I’ve been very lucky this past fortnight to hear not one, but two, inspirational – and very different – speakers talk about their lives, careers, successes and failures to date. Last week, I was privileged to listen to Clarke Carlisle talking about his battle with mental health issues; today, at Belfast’s Riddel Hall, I encountered a very different kind of personality: the business woman and (dreaded word) celebrity Michelle Mone – or Lady Mone, Baroness of Mayfair, to use her official title.
Michelle is probably best-known to most of us as the founder of Ultimo and for having gone through a public – and acrimonious – divorce. What is less well-documented – and her account of this time had us all spell-bound – is the incredibly tough beginning in life that she had, growing up in the poorest part of Glasgow’s East End, in a family for whom money was incredibly tight, seeing her younger brother die aged just 10 and her father left wheel-chair bound by a rare illness at the age of 38. Michelle was at pains to downplay these tough beginnings, emphasising what a loving family she comes from and saying she was never really aware of being poor. Nevertheless, the entrepreneurial bug caught her young and by the age of 11 she had her first job – with a group of teenagers reporting into her!
Having left school at 16 (her careers adviser had no better wisdom for her than that she might consider applying for a job at the newly-opened Co-op store), she married two years later, had her first child at the age of 19 – and by the age of 22 was Head of Sales and Marketing for Labatts Brewers. Then, out of the blue and aged just 24, she was made redundant. Michelle describes this time as “terrifying”. And yet, as she freely admitted today, it was this unforeseen setback that was to be the making of her. Six weeks after losing her job, she came up with the ‘Ultimo’ concept.
Pregnant with her third child – and £450,000 in debt, having persuaded her husband to remortgage their house – she managed, eventually, to find a stockist. And with just £500 to her name (it’s amazing, Michelle wryly remarked, how having no money makes you more creative), she managed to come up with one of the most innovative marketing strategies of all time, the inspiration behind Europe’s most high-profile ever bra launch, which would eventually lead to exposure in the U.S. through Julia Roberts in ‘Erin Brockovich’. Success in Asia swiftly followed.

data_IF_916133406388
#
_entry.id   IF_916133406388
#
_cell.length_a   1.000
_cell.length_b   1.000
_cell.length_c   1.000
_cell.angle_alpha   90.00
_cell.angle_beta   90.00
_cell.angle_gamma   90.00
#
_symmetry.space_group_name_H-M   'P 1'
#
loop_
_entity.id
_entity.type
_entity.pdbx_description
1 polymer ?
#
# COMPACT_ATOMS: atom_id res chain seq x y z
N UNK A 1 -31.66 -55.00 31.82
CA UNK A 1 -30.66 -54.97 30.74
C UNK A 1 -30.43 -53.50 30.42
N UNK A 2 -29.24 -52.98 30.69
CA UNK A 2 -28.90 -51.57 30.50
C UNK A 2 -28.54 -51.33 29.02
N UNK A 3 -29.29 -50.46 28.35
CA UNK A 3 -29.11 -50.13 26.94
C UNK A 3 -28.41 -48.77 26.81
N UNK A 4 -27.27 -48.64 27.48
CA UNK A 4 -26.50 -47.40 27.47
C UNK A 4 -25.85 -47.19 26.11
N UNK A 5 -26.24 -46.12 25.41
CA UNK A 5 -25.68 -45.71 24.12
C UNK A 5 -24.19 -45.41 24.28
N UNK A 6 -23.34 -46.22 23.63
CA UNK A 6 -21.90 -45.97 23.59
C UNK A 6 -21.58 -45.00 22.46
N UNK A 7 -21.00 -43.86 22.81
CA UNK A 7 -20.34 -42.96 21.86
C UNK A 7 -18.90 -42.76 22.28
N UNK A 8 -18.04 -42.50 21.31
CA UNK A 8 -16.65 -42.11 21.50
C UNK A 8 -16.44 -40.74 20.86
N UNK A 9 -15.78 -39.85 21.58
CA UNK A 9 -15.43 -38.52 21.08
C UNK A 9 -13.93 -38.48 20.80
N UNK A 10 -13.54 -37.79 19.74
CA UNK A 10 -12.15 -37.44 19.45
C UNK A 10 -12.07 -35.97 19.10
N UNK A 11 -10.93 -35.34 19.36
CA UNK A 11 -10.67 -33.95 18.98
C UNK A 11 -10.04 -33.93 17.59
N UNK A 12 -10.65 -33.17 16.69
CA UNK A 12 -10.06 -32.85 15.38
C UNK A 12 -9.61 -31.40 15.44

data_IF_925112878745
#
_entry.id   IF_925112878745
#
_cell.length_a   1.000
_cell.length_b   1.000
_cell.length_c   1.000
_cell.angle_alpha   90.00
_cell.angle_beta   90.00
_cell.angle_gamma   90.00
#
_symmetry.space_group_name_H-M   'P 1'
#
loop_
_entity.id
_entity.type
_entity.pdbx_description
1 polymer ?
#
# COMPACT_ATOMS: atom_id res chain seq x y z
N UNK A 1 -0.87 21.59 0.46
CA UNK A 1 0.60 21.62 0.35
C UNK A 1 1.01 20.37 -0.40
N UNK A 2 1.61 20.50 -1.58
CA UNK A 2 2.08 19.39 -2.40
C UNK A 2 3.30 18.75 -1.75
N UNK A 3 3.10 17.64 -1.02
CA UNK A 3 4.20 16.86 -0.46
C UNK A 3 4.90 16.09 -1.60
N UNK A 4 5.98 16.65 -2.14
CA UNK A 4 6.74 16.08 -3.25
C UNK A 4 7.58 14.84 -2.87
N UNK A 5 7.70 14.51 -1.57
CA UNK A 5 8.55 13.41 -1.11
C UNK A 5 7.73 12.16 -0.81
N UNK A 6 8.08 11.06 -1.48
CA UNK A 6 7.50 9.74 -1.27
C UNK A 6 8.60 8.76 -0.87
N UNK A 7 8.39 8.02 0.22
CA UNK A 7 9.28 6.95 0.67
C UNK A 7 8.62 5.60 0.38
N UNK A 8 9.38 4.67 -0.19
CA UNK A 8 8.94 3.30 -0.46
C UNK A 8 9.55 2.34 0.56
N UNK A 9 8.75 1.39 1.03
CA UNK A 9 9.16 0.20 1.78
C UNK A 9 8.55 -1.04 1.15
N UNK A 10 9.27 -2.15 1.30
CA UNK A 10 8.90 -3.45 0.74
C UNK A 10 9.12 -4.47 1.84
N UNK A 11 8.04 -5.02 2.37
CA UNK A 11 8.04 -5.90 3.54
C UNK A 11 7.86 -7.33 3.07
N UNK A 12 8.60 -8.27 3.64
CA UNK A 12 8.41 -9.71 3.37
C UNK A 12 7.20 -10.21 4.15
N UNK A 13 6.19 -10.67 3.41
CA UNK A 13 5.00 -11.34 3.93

In the meantime, however, Michelle’s personal life was in turmoil. Through excessive comfort eating she had put on over 8.5 stone in weight (“I hid food EVERYWHERE”, she told us), she and her husband were constantly arguing – and then disaster struck. Her distributor did a runner with £1.3m of Michelle’s money and six months’ worth of Ultimo’s stock. With bankruptcy looming, she considered suicide and came very close to taking an overdose. Thankfully, she managed to talk herself out of it and, at the very last moment, she managed to save her business (although not her marriage; it later transpired that her husband was having an affair with her close friend, Ultimo’s senior designer).
Since then, Michelle has gone on to sell her stake in Ultimo for £20m, become an advocate for equality for women in business and the Government’s start-ups’ tsar, launch UTan, become a Life Peer and begin a new career as a motivational speaker. She has also lost all of those 8.5 stones – and trust me, she looks amazing.
I’ll be honest: I didn’t know what to expect from Michelle. I expected to find her story interesting, but had no inkling that I would be completely bowled over by her. As a speaker she is funny, warm and delightfully candid – not to mention self-deprecating (she told several, hilarious, stories against herself). I also like her attitude to life. When asked by a member of the audience what the secret to success is, her message was simple: work hard, play hard – and always give something back (she donates all of her speaking fees to charity). She also stated that one of the biggest life lessons she has learned is that you need to own your mistakes and be big enough to say sorry when you’re in the wrong.
Michelle’s final message of the afternoon? “There’s always a way” – to which she added that, if you have the fight within you, and you’re prepared to work hard, success will inevitably follow.